Football: Leeds see Pompey and die

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For George Graham this was the sort of performance that would have prompted another hard manager of my acquaintance to slam the dressing- room door and suggest pursuit of alternative employment.

Outplayed, outfought, defeated 3-2 by Portsmouth just when Graham was proclaiming the quality of their defending, Leeds were awful. "We went over things thoroughly, looked at a video of Portsmouth again this morning, didn't take them lightly, then we get out there, and nothing," Graham said.

England's loss to Italy in the World Cup at Wembley last week has raised questions about Glenn Hoddle but along with other startling events in the FA Cup here was proof that the excitement of Premier League football conceals alarming technical deficiencies.

How else can you explain the carnage? Leeds had not conceded a goal in their previous five games including a fourth- round victory against Arsenal at Highbury but they were thrown completely off stride by Portsmouth's intelligent, vigorously applied strategy. "We didn't change things very much from our normal way of playing," their manager, Terry Fenwick, said.

The trick, and you had to wonder whether Portsmouth's in-for-a pound chairman, Terry Venables, had a hand in this, was to push Paul Hall into lively support for Lee Bradbury and Mathias Svensson, who operated mostly in wide positions. "It forced me to make a change but that wasn't the reason why we lost," Graham added. "We were simply hopeless, so bad that I can't protect the players from criticism. They have to accept the responsibility."

Neither would Graham go along with the idea that a supposed gap in class was closed by an atrocious playing surface that made ball control and passing difficult.

The main reason why Portsmouth came out on top was that they went about things with more enlightened purpose. No one did better for them than David Hillier who was, ironically, recommended by Graham when Arsenal made him available. "When Terry asked about David, I said he would do a good job," Graham smiled. "That's how things can work out in this game, but good luck to the boy, I thought he was terrific."

Problems built up quickly for Leeds once Bradbury and Svensson began to drag Robert Molenaar and Lucas Radebe out wide. The alarm bells were soon ringing and Portsmouth were ahead after only seven minutes, when Alan McLoughlin got into no man's land to meet Bradbury's centre with a firm header. Had the Irishman not been injured in the process - the last goal I saw him score secured the Republic of Ireland a place in the 1994 World Cup finals - Leeds would have been out of the match before they had fully broken sweat.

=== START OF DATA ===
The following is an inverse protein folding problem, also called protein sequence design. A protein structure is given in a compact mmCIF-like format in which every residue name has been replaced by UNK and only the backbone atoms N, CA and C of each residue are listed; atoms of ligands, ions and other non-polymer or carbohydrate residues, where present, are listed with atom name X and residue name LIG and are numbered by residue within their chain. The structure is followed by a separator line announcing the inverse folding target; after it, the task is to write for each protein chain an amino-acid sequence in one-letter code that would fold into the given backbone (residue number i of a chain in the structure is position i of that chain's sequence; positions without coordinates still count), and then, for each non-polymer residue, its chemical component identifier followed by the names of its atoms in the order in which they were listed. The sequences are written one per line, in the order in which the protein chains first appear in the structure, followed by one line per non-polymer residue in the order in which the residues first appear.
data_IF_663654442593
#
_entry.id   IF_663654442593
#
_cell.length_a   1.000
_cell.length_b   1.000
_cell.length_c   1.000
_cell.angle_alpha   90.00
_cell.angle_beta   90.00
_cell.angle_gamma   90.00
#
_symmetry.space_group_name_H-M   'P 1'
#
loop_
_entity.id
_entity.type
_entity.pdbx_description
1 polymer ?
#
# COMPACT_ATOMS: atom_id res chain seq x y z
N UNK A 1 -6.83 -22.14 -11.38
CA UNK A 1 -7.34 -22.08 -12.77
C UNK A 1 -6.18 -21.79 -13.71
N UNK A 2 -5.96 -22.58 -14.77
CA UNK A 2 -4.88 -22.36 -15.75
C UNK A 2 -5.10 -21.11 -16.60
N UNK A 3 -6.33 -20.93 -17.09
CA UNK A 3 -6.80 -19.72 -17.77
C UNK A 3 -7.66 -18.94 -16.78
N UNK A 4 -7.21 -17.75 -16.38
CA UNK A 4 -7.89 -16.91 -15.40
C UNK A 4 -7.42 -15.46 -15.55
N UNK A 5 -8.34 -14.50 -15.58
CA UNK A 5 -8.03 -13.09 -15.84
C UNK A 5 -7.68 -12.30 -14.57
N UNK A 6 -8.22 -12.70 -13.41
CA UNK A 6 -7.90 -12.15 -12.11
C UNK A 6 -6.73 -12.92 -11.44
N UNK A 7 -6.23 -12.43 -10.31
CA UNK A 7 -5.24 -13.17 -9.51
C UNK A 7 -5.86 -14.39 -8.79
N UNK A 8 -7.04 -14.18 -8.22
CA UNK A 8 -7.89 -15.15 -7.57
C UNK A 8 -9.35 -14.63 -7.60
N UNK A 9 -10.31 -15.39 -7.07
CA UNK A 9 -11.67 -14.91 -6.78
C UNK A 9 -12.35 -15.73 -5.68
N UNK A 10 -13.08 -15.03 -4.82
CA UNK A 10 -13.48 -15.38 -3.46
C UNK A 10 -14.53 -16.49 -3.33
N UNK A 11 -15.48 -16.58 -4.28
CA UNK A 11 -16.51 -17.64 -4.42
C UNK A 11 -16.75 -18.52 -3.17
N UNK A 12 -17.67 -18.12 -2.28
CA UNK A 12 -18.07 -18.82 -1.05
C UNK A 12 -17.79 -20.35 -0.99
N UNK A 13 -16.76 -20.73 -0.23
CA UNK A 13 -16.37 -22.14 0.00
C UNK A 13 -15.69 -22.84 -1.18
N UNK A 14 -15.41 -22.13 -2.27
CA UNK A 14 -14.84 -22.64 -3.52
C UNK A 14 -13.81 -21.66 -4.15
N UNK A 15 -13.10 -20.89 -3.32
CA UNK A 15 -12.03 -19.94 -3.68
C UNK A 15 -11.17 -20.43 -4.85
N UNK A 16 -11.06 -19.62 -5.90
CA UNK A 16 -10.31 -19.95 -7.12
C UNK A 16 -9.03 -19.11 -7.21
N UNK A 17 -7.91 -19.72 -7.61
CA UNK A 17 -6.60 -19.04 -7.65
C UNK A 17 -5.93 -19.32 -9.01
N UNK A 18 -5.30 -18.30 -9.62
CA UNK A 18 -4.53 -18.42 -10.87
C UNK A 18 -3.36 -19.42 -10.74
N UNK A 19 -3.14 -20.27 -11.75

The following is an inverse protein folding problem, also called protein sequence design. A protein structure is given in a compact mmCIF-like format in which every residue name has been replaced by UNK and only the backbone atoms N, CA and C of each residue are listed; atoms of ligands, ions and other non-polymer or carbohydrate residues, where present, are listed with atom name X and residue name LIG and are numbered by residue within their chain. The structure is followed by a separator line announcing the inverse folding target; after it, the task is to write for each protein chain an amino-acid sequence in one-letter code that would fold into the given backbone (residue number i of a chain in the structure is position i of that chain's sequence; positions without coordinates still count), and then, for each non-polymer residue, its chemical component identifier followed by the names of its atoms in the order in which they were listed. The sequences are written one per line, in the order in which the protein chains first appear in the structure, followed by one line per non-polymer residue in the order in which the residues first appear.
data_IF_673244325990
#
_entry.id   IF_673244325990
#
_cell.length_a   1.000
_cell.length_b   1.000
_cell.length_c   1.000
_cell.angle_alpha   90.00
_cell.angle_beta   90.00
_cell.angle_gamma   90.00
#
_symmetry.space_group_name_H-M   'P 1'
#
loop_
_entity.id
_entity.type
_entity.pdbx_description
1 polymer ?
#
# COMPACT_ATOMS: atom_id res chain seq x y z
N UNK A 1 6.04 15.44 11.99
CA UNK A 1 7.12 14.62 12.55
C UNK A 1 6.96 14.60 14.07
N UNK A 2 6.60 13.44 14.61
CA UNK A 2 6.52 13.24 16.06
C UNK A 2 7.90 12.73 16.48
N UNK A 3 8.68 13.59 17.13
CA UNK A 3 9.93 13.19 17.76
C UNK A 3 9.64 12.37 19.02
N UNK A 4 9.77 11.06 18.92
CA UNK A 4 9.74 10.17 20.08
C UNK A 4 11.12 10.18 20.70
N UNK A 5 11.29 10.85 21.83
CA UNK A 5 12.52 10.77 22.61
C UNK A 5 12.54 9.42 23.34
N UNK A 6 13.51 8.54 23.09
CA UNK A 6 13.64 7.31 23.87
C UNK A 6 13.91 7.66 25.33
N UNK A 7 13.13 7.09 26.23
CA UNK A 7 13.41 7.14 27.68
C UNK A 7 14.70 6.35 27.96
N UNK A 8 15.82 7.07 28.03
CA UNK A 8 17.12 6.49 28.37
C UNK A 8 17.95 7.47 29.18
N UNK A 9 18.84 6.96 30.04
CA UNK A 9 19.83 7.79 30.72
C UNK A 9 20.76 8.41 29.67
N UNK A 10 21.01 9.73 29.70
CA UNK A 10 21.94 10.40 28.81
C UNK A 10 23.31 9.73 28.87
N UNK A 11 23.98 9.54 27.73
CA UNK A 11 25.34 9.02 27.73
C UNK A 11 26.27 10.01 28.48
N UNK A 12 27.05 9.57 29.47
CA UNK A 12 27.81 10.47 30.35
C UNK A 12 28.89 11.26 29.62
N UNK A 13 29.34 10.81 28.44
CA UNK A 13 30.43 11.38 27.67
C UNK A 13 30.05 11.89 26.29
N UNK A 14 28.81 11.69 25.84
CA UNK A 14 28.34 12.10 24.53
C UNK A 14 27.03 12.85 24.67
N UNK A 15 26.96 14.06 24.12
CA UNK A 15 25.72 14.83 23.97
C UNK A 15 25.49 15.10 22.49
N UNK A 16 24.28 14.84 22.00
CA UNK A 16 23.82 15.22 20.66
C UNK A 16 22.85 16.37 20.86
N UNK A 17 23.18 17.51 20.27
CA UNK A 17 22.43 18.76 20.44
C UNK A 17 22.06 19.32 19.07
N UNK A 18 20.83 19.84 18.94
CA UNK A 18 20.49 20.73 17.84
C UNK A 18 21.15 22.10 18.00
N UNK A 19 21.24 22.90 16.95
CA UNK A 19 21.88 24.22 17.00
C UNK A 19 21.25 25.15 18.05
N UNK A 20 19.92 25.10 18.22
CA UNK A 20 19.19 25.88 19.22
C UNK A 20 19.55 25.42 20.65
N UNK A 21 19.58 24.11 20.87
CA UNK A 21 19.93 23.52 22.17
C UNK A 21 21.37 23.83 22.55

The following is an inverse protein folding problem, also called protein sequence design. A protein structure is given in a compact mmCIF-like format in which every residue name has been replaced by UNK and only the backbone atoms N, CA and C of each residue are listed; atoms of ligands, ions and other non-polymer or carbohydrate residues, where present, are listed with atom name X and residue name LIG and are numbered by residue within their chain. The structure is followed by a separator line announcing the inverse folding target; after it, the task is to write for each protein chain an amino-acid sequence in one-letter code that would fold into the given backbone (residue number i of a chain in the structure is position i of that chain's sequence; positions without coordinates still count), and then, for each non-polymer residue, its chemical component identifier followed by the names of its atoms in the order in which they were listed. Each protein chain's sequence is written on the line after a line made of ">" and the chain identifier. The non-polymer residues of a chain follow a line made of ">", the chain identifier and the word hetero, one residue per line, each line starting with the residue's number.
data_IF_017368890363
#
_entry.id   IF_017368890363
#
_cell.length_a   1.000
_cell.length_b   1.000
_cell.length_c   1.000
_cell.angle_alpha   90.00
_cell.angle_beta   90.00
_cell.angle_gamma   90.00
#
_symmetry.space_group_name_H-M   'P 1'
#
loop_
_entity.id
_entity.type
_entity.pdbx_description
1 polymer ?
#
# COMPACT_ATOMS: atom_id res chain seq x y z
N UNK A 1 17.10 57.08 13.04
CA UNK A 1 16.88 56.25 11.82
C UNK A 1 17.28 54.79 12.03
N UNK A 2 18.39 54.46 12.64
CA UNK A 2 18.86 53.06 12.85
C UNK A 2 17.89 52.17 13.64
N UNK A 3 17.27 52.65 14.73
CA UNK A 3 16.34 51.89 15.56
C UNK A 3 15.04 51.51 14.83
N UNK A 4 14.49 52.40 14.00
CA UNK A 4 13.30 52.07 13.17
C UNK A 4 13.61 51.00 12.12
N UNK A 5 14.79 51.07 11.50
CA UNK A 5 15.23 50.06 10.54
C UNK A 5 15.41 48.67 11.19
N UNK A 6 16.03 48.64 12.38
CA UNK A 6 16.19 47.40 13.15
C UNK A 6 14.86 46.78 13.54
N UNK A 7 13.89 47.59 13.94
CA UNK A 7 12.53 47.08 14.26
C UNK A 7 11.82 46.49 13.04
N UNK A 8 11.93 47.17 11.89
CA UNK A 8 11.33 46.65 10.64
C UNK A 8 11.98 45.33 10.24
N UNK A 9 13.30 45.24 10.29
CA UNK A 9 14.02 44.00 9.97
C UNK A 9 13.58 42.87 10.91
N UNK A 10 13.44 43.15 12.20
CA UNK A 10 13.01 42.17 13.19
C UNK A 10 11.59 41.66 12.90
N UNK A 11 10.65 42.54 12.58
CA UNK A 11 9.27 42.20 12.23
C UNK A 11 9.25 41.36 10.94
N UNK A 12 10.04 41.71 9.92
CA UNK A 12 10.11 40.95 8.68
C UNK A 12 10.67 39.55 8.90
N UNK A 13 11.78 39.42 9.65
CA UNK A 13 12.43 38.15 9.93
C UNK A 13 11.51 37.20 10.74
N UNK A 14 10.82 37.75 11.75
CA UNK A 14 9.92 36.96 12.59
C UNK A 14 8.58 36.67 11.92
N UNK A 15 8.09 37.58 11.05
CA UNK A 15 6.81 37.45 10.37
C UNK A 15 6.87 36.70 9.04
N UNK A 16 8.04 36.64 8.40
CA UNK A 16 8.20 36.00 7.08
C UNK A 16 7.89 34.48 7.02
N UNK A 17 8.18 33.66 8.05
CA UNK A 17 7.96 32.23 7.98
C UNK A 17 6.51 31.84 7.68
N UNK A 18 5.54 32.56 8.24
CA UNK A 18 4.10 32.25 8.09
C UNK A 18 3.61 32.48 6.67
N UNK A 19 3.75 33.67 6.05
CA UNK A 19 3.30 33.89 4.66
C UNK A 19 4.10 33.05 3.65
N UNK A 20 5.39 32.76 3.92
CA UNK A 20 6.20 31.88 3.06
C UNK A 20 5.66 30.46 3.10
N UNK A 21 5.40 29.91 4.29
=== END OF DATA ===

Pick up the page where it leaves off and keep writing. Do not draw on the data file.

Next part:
McLoughlin, Portsmouth's penalty taker, had left the field when Gary Kelly, who was lucky to receive only a yellow card, handballed on the goal-line to keep out Bradbury's header. Fitzroy Simpson took the kick but not well enough to beat Nigel Martyn.

McLoughlin's departure led to Fenwick making an interesting decision. With Martin Allen all set to go on, Fenwick decided instead to replace McLoughlin with Sammy Igoe, whose industry added considerably to the problems Leeds were finding in midfield.

You could imagine some blistering remarks in the Leeds dressing room at half-time but nothing, it seemed, could shake Graham's players out of their torpor. Indeed, when Lee Bowyer equalised one thought was that they should have settled for a replay at Fratton Park on the basis of improvement.

If that entered their minds it did not survive long as an option. Another diagonal pass outwitted the Leeds defence, Molenaar made things easy for Svensson with an unnecessary challenge, and the big Swede, who was recommended to Portsmouth by Venables' former England scout, Ted Buxton, tucked the ball past Martyn.

Five minutes from time, and with Venables' taxi ticking over in the car park, Bradbury put the game beyond Leeds' reach after Svensson had again found space on the left. Bowyer cut Portsmouth's lead in injury time but, as Graham agreed, the scoreline flattered. "We were second best by a distance," he said. So much for clean sheets. So much for the Premiership.

Goals: McLoughlin (7) 0-1; Bowyer (52) 1-1; Svensson (67) 1-2; Bradbury (86) 1-3; Bowyer (90) 2-3.

Leeds United: (3-5-2); Martyn; Molenaar, Halle, Radebe; Kelly, Bowyer, Jackson (Rush, 79), Palmer, Dorigo; Wallace, Deane. Substitutes not used: Wetherall, Beeney (gk).

Portsmouth: (3-4-1-2); Knight; Thomson, Perrett, Awford; Pethick, McLoughlin (Igoe, 20), Hillier, Simpson (Dobson, 90); Hall; Bradbury, Svensson (Allen, 88).

Referee: P E Alcock (Redhill).

Bookings: Leeds: Kelly, Molenaar, Bowyer; Portsmouth: Pethick.

Man of the match: Hillier. Attendance: 35,604.

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